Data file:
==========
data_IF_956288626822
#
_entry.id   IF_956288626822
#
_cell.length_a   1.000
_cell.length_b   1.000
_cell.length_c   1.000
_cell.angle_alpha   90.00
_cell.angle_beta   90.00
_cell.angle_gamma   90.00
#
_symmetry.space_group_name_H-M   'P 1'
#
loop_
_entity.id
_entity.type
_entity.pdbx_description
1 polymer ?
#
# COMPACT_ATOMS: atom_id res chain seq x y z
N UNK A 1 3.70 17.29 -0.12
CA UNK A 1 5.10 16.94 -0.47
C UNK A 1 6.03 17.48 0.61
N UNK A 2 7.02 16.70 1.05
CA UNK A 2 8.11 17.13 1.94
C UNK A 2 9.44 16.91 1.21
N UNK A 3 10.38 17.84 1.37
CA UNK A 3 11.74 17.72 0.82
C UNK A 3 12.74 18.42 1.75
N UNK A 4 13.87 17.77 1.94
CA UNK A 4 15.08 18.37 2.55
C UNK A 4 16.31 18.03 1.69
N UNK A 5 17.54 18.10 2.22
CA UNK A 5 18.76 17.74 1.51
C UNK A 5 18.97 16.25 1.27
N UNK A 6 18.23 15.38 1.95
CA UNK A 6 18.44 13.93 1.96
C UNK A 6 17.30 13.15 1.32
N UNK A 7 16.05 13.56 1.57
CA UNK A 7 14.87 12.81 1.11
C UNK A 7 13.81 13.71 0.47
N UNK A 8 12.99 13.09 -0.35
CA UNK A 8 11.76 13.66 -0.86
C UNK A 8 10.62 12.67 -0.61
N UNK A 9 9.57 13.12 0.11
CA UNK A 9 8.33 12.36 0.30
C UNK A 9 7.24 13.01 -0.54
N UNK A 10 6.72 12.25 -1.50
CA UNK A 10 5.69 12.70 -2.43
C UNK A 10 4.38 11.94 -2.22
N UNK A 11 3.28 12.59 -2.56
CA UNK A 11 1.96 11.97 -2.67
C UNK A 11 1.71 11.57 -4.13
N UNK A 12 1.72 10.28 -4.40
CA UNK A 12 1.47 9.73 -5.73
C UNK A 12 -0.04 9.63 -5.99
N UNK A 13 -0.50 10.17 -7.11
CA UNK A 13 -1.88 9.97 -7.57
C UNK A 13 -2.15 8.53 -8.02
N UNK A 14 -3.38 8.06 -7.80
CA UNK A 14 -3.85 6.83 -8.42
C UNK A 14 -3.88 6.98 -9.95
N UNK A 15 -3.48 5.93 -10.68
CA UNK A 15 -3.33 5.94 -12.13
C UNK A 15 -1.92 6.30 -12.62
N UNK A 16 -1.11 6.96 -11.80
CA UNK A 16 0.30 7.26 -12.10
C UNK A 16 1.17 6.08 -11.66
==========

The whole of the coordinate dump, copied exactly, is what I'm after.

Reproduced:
data_IF_956288626822
#
_entry.id   IF_956288626822
#
_cell.length_a   1.000
_cell.length_b   1.000
_cell.length_c   1.000
_cell.angle_alpha   90.00
_cell.angle_beta   90.00
_cell.angle_gamma   90.00
#
_symmetry.space_group_name_H-M   'P 1'
#
loop_
_entity.id
_entity.type
_entity.pdbx_description
1 polymer ?
#
# COMPACT_ATOMS: atom_id res chain seq x y z
N UNK A 1 3.70 17.29 -0.12
CA UNK A 1 5.10 16.94 -0.47
C UNK A 1 6.03 17.48 0.61
N UNK A 2 7.02 16.70 1.05
CA UNK A 2 8.11 17.13 1.94
C UNK A 2 9.44 16.91 1.21
N UNK A 3 10.38 17.84 1.37
CA UNK A 3 11.74 17.72 0.82
C UNK A 3 12.74 18.42 1.75
N UNK A 4 13.87 17.77 1.94
CA UNK A 4 15.08 18.37 2.55
C UNK A 4 16.31 18.03 1.69
N UNK A 5 17.54 18.10 2.22
CA UNK A 5 18.76 17.74 1.51
C UNK A 5 18.97 16.25 1.27
N UNK A 6 18.23 15.38 1.95
CA UNK A 6 18.44 13.93 1.96
C UNK A 6 17.30 13.15 1.32
N UNK A 7 16.05 13.56 1.57
CA UNK A 7 14.87 12.81 1.11
C UNK A 7 13.81 13.71 0.47
N UNK A 8 12.99 13.09 -0.35
CA UNK A 8 11.76 13.66 -0.86
C UNK A 8 10.62 12.67 -0.61
N UNK A 9 9.57 13.12 0.11
CA UNK A 9 8.33 12.36 0.30
C UNK A 9 7.24 13.01 -0.54
N UNK A 10 6.72 12.25 -1.50
CA UNK A 10 5.69 12.70 -2.43
C UNK A 10 4.38 11.94 -2.22
N UNK A 11 3.28 12.59 -2.56
CA UNK A 11 1.96 11.97 -2.67
C UNK A 11 1.71 11.57 -4.13
N UNK A 12 1.72 10.28 -4.40
CA UNK A 12 1.47 9.73 -5.73
C UNK A 12 -0.04 9.63 -5.99
N UNK A 13 -0.50 10.17 -7.11
CA UNK A 13 -1.88 9.97 -7.57
C UNK A 13 -2.15 8.53 -8.02
N UNK A 14 -3.38 8.06 -7.80
CA UNK A 14 -3.85 6.83 -8.42
C UNK A 14 -3.88 6.98 -9.95
N UNK A 15 -3.48 5.93 -10.68
CA UNK A 15 -3.33 5.94 -12.13
C UNK A 15 -1.92 6.30 -12.62
N UNK A 16 -1.11 6.96 -11.80
CA UNK A 16 0.30 7.26 -12.10
C UNK A 16 1.17 6.08 -11.66